If your idea of a good time at the movies requires a three-act narrative consisting of the hook, the conflict, and the climax, followed by a quick resolution, then Amateurs of the Impossible is not for you. Filmmakers Margaret Rorison and Zach Iannnazzi are like painters — or, as Orson Welles suggested, poets with camera lenses for eyes. They reach beyond the presentational to build film-loop elegies, plein air panoplies, and celluloid sonatas that whip up dreams, memories, emotions, and musings. Rorison, co-founder of Baltimore's much-loved roaming experimental film series Sight Unseen, contributes six shorts, including a handmade study of Danish wind power, a collaboration with the Effervescent Dance Collective, a landscape portrait of Brooklyn's Gowanus Canal, and a 16-mm tribute to her grandfather that is saturated by field recordings of oil rigs and fishing lines on the Louisiana bayou. Iannazzi offers three shorts, including a found-footage scrapbook of fading Northern California and a superimposed diptych of home movies that explores "mid-century male bonding and the hubris of hunting culture."
"Amateurs of the Impossible" begins at 7:30 p.m. at Artists Television Access, 992 Valencia St., S.F. $10; 415-824-3890 or sfcinematheque.org. More
Scientists used to consider it balderdash, but the belief that humans can cause earthquakes has recently been validated by a significant increase in tremors occurring in the Central United States. Nearly twice as many quakes, magnitude 3 and up, have happened there in the last six years than in the previous 36 years; in 2014, more strong earthquakes jolted Oklahoma than California. Justin Rubinstein, a U.S. Geological Survey research geophysicist, believes oil and gas extraction is responsible for this. Hydraulic fracturing is part of the problem, but Rubinstein says the top culprit is the injection of wastewater from oil and gas operations into permanent storage areas underground. He believes that human activity of this sort could trigger a magnitude 7 shaker. All agree that San Francisco's expected Big One will be an act of nature, not industry, but anyone earthquake-curious should find Rubinstein's talk ("Yes, Humans Really Are Causing Earthquakes") of interest. The event is part of a USGS series of free lectures for non-experts.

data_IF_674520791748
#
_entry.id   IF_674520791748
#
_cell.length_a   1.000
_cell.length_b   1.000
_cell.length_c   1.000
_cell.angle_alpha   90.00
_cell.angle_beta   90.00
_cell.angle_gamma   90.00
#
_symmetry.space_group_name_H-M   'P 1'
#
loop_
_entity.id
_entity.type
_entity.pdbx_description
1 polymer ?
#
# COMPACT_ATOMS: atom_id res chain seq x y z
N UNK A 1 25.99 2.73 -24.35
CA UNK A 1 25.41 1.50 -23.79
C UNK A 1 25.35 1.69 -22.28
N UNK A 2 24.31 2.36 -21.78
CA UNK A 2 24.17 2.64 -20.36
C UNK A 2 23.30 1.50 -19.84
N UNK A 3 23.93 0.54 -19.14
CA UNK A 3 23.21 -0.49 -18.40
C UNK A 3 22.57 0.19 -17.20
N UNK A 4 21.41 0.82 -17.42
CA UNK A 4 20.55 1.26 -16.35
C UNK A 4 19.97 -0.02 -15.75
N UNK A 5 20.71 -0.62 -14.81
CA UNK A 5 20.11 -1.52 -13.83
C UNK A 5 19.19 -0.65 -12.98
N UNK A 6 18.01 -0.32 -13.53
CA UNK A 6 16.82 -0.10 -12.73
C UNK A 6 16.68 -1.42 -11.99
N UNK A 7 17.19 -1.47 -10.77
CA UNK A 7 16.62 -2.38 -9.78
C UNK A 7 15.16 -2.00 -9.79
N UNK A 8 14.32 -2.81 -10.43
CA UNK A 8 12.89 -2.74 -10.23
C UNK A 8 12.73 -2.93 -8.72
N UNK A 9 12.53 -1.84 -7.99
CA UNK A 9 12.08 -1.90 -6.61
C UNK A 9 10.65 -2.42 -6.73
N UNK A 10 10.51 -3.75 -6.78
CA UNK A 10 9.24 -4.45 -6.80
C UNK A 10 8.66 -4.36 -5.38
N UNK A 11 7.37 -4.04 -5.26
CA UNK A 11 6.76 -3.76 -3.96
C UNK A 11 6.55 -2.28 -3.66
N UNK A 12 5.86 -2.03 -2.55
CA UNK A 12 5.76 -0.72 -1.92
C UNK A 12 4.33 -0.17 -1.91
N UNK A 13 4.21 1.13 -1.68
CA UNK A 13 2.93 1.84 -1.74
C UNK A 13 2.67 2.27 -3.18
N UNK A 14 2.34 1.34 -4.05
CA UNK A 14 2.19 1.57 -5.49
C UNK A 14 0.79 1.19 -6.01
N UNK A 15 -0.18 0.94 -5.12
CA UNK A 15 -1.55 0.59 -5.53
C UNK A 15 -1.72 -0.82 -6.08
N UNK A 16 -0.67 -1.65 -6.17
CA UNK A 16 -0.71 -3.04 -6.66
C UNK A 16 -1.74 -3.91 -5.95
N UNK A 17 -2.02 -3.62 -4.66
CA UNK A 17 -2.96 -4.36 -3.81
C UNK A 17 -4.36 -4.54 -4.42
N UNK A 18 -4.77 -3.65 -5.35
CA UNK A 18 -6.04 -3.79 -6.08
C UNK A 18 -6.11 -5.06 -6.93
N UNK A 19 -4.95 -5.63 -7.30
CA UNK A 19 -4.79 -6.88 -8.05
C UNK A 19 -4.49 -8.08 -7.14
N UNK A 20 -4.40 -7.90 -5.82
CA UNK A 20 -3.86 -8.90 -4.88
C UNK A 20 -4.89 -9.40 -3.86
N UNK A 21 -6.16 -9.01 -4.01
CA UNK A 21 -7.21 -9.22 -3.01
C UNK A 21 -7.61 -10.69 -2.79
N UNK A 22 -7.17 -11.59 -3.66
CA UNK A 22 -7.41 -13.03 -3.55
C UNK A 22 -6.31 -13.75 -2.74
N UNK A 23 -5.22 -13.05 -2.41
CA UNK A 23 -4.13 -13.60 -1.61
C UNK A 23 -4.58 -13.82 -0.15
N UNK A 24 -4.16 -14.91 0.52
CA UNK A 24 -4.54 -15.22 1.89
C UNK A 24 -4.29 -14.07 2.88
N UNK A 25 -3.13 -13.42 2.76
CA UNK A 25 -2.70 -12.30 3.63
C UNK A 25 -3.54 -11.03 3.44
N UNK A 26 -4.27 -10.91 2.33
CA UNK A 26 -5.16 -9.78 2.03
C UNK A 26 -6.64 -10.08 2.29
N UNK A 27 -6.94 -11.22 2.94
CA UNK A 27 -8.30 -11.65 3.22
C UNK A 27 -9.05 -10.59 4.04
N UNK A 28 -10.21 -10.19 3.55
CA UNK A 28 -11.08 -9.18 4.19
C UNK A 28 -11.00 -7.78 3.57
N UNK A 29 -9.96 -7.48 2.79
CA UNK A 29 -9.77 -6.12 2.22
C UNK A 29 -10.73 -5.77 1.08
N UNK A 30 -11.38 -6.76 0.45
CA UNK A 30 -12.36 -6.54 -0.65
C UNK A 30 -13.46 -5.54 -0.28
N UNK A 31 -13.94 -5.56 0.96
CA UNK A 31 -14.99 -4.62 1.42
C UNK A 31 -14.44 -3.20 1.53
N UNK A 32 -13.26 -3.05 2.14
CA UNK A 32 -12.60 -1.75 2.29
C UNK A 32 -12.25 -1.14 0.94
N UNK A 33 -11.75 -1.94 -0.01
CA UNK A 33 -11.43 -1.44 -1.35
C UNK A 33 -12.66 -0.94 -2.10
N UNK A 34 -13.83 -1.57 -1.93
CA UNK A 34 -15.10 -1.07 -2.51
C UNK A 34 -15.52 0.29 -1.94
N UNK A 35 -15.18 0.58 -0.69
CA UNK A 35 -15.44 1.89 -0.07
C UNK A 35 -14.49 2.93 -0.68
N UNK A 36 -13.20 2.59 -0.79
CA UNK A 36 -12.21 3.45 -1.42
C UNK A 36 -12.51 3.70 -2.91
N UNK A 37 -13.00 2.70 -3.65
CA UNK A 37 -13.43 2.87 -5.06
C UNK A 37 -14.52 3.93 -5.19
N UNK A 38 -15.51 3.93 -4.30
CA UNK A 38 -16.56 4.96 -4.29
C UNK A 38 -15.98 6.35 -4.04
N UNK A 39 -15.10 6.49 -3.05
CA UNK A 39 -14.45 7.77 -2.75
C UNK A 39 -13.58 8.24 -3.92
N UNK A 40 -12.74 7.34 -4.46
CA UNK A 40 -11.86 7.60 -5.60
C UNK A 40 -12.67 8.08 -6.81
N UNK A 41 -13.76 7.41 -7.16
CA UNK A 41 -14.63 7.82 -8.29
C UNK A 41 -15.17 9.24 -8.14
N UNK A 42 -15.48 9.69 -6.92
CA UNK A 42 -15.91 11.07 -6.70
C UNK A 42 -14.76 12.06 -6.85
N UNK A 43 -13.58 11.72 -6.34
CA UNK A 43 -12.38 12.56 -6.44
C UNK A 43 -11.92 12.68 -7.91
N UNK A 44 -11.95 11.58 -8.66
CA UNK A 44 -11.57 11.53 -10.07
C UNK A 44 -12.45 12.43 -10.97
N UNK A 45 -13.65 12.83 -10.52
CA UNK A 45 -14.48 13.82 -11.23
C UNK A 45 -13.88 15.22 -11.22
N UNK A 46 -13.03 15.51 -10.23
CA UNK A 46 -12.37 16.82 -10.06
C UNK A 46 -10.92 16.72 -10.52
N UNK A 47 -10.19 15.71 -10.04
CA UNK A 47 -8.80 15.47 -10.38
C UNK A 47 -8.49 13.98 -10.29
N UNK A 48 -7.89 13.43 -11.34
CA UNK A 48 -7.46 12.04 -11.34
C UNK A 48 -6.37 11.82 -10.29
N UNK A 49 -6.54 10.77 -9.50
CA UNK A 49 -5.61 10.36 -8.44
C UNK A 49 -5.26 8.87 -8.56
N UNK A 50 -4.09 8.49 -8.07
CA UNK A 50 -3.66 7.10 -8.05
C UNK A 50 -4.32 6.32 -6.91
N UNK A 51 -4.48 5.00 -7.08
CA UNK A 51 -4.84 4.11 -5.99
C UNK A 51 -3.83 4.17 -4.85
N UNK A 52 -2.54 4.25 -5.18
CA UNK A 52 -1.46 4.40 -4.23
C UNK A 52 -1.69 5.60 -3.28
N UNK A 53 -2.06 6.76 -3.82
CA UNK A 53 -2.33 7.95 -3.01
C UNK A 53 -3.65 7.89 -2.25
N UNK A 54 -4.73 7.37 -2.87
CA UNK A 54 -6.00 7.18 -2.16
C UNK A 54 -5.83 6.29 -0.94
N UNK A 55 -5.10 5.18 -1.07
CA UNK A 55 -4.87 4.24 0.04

Justin Rubinstein’s lecture, “Yes, Humans Really Are Causing Earthquakes,” is set for 7 p.m. at USGS, Building 3, Rambo Auditorium, 345 Middlefield Road, Menlo Park. Free; online.wr.usgs.gov/calendar.More
BayTaper.com, an online multimedia documentary featuring live audio recordings, videos, and photography has been tirelessly capturing live jazz and acoustic music in the San Francisco Bay Area since 2005.
Are Americans really just a bunch of gangsters and puritans? This uneven mobster musical definitely wants us to consider the possibility. Happy End follows the clichéd good-girl/bad-boy romance of Salvation Army preacher Lillian Holiday and notorious gangster Bill Cracker. Its easy to see why creators Bertolt Brecht and Elisabeth Hauptmann disowned Happy End slapped together in an effort to capitalize on the success of ThreePenny Opera, it steals liberally from George Bernard Shaws Major Barbara and the B-grade American gangster pictures that fascinated Brecht. More importantly, the play lacks the type of revolutionary intelligence thats coiled behind Brechts best work. Happy End feels like a parade of insipid American archetypes the hypocritical religious zealot, the gun-toting mol with a heart of gold, the vaguely mystical Asian mobster according to Brechtian theory these stock characters are supposed to alienate us from traditionally effective modes of theatrical presentation and make us ponder more important social and political questions. But lacking any engaging intellectual concepts, we are just left with an unimaginative narrative and the type of hooting and hoofing youd expect from a musical like Guys and Dolls. Every element of this high-gloss production is very competent. However, the cast, designers, and director seem to avoid any real sense of danger and debauchery, and its a shame because thats what truly brings the gangsters and puritans together.